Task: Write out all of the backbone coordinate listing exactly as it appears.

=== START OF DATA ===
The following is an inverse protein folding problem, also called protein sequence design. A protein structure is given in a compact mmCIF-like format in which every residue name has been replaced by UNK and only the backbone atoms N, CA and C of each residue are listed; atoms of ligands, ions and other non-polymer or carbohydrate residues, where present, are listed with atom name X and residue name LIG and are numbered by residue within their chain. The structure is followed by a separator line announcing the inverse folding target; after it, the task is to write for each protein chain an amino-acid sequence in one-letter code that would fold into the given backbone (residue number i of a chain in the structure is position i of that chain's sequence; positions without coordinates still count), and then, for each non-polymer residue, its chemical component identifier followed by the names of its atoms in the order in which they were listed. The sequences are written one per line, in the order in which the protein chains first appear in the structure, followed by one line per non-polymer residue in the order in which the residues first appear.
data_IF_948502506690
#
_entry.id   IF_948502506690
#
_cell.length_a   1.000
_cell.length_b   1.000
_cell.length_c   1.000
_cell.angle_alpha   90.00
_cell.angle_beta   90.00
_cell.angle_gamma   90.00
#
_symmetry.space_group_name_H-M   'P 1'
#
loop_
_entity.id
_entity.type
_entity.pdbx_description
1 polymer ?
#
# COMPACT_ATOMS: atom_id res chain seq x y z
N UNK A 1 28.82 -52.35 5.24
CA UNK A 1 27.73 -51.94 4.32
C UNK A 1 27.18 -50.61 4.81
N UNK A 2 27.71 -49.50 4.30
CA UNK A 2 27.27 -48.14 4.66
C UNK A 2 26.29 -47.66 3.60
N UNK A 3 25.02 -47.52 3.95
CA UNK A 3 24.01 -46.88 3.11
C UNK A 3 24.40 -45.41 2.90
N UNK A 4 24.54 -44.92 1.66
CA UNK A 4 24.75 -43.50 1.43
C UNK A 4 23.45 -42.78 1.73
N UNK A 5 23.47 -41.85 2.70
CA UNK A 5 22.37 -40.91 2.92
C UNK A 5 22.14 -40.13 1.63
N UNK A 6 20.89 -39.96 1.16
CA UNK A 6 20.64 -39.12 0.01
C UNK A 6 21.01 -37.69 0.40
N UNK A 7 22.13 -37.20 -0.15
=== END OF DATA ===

The following is an inverse protein folding problem, also called protein sequence design. A protein structure is given in a compact mmCIF-like format in which every residue name has been replaced by UNK and only the backbone atoms N, CA and C of each residue are listed; atoms of ligands, ions and other non-polymer or carbohydrate residues, where present, are listed with atom name X and residue name LIG and are numbered by residue within their chain. The structure is followed by a separator line announcing the inverse folding target; after it, the task is to write for each protein chain an amino-acid sequence in one-letter code that would fold into the given backbone (residue number i of a chain in the structure is position i of that chain's sequence; positions without coordinates still count), and then, for each non-polymer residue, its chemical component identifier followed by the names of its atoms in the order in which they were listed. The sequences are written one per line, in the order in which the protein chains first appear in the structure, followed by one line per non-polymer residue in the order in which the residues first appear.
data_IF_948502506690
#
_entry.id   IF_948502506690
#
_cell.length_a   1.000
_cell.length_b   1.000
_cell.length_c   1.000
_cell.angle_alpha   90.00
_cell.angle_beta   90.00
_cell.angle_gamma   90.00
#
_symmetry.space_group_name_H-M   'P 1'
#
loop_
_entity.id
_entity.type
_entity.pdbx_description
1 polymer ?
#
# COMPACT_ATOMS: atom_id res chain seq x y z
N UNK A 1 28.82 -52.35 5.24
CA UNK A 1 27.73 -51.94 4.32
C UNK A 1 27.18 -50.61 4.81
N UNK A 2 27.71 -49.50 4.30
CA UNK A 2 27.27 -48.14 4.66
C UNK A 2 26.29 -47.66 3.60
N UNK A 3 25.02 -47.52 3.95
CA UNK A 3 24.01 -46.88 3.11
C UNK A 3 24.40 -45.41 2.90
N UNK A 4 24.54 -44.92 1.66
CA UNK A 4 24.75 -43.50 1.43
C UNK A 4 23.45 -42.78 1.73
N UNK A 5 23.47 -41.85 2.70
CA UNK A 5 22.37 -40.91 2.92
C UNK A 5 22.14 -40.13 1.63
N UNK A 6 20.89 -39.96 1.16
CA UNK A 6 20.64 -39.12 0.01
C UNK A 6 21.01 -37.69 0.40
N UNK A 7 22.13 -37.20 -0.15